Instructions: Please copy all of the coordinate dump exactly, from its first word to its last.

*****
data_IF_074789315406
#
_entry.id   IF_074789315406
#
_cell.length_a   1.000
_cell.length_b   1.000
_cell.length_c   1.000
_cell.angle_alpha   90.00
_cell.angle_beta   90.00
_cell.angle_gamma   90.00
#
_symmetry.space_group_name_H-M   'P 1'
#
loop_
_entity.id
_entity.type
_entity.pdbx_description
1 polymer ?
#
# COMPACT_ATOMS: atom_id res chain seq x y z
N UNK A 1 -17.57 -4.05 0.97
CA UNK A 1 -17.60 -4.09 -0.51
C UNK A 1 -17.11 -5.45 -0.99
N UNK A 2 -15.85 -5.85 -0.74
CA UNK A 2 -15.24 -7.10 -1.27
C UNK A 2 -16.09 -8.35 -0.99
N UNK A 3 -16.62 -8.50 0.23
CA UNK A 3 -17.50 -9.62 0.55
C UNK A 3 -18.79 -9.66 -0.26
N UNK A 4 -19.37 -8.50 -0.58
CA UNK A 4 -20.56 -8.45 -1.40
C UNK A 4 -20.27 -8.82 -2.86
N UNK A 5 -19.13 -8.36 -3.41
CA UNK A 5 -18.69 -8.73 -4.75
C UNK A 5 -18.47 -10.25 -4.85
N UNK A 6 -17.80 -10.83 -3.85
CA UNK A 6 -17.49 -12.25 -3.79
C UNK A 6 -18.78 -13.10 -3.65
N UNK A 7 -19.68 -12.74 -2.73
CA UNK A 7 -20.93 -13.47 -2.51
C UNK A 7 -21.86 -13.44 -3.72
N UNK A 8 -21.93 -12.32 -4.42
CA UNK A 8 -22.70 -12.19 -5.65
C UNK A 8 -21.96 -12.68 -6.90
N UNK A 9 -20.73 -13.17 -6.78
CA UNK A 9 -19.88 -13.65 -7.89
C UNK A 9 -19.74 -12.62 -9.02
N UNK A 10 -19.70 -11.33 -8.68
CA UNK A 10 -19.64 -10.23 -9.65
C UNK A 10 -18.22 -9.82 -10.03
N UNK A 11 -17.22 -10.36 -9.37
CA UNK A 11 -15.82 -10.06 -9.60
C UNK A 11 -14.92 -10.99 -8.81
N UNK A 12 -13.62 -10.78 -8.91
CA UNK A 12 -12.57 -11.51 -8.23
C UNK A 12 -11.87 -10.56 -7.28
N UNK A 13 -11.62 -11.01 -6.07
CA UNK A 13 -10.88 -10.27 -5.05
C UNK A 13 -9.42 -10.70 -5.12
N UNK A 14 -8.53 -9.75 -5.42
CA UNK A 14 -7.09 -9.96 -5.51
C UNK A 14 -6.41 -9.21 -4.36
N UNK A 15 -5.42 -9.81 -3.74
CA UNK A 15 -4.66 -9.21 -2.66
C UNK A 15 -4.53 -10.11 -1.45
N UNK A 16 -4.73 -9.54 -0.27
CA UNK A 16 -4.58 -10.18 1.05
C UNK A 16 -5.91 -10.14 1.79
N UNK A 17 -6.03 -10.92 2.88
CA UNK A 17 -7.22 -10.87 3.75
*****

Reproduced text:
data_IF_074789315406
#
_entry.id   IF_074789315406
#
_cell.length_a   1.000
_cell.length_b   1.000
_cell.length_c   1.000
_cell.angle_alpha   90.00
_cell.angle_beta   90.00
_cell.angle_gamma   90.00
#
_symmetry.space_group_name_H-M   'P 1'
#
loop_
_entity.id
_entity.type
_entity.pdbx_description
1 polymer ?
#
# COMPACT_ATOMS: atom_id res chain seq x y z
N UNK A 1 -17.57 -4.05 0.97
CA UNK A 1 -17.60 -4.09 -0.51
C UNK A 1 -17.11 -5.45 -0.99
N UNK A 2 -15.85 -5.85 -0.74
CA UNK A 2 -15.24 -7.10 -1.27
C UNK A 2 -16.09 -8.35 -0.99
N UNK A 3 -16.62 -8.50 0.23
CA UNK A 3 -17.50 -9.62 0.55
C UNK A 3 -18.79 -9.66 -0.26
N UNK A 4 -19.37 -8.50 -0.58
CA UNK A 4 -20.56 -8.45 -1.40
C UNK A 4 -20.27 -8.82 -2.86
N UNK A 5 -19.13 -8.36 -3.41
CA UNK A 5 -18.69 -8.73 -4.75
C UNK A 5 -18.47 -10.25 -4.85
N UNK A 6 -17.80 -10.83 -3.85
CA UNK A 6 -17.49 -12.25 -3.79
C UNK A 6 -18.78 -13.10 -3.65
N UNK A 7 -19.68 -12.74 -2.73
CA UNK A 7 -20.93 -13.47 -2.51
C UNK A 7 -21.86 -13.44 -3.72
N UNK A 8 -21.93 -12.32 -4.42
CA UNK A 8 -22.70 -12.19 -5.65
C UNK A 8 -21.96 -12.68 -6.90
N UNK A 9 -20.73 -13.17 -6.78
CA UNK A 9 -19.88 -13.65 -7.89
C UNK A 9 -19.74 -12.62 -9.02
N UNK A 10 -19.70 -11.33 -8.68
CA UNK A 10 -19.64 -10.23 -9.65
C UNK A 10 -18.22 -9.82 -10.03
N UNK A 11 -17.22 -10.36 -9.37
CA UNK A 11 -15.82 -10.06 -9.60
C UNK A 11 -14.92 -10.99 -8.81
N UNK A 12 -13.62 -10.78 -8.91
CA UNK A 12 -12.57 -11.51 -8.23
C UNK A 12 -11.87 -10.56 -7.28
N UNK A 13 -11.62 -11.01 -6.07
CA UNK A 13 -10.88 -10.27 -5.05
C UNK A 13 -9.42 -10.70 -5.12
N UNK A 14 -8.53 -9.75 -5.42
CA UNK A 14 -7.09 -9.96 -5.51
C UNK A 14 -6.41 -9.21 -4.36
N UNK A 15 -5.42 -9.81 -3.74
CA UNK A 15 -4.66 -9.21 -2.66
C UNK A 15 -4.53 -10.11 -1.45
N UNK A 16 -4.73 -9.54 -0.27
CA UNK A 16 -4.58 -10.18 1.05
C UNK A 16 -5.91 -10.14 1.79
N UNK A 17 -6.03 -10.92 2.88
CA UNK A 17 -7.22 -10.87 3.75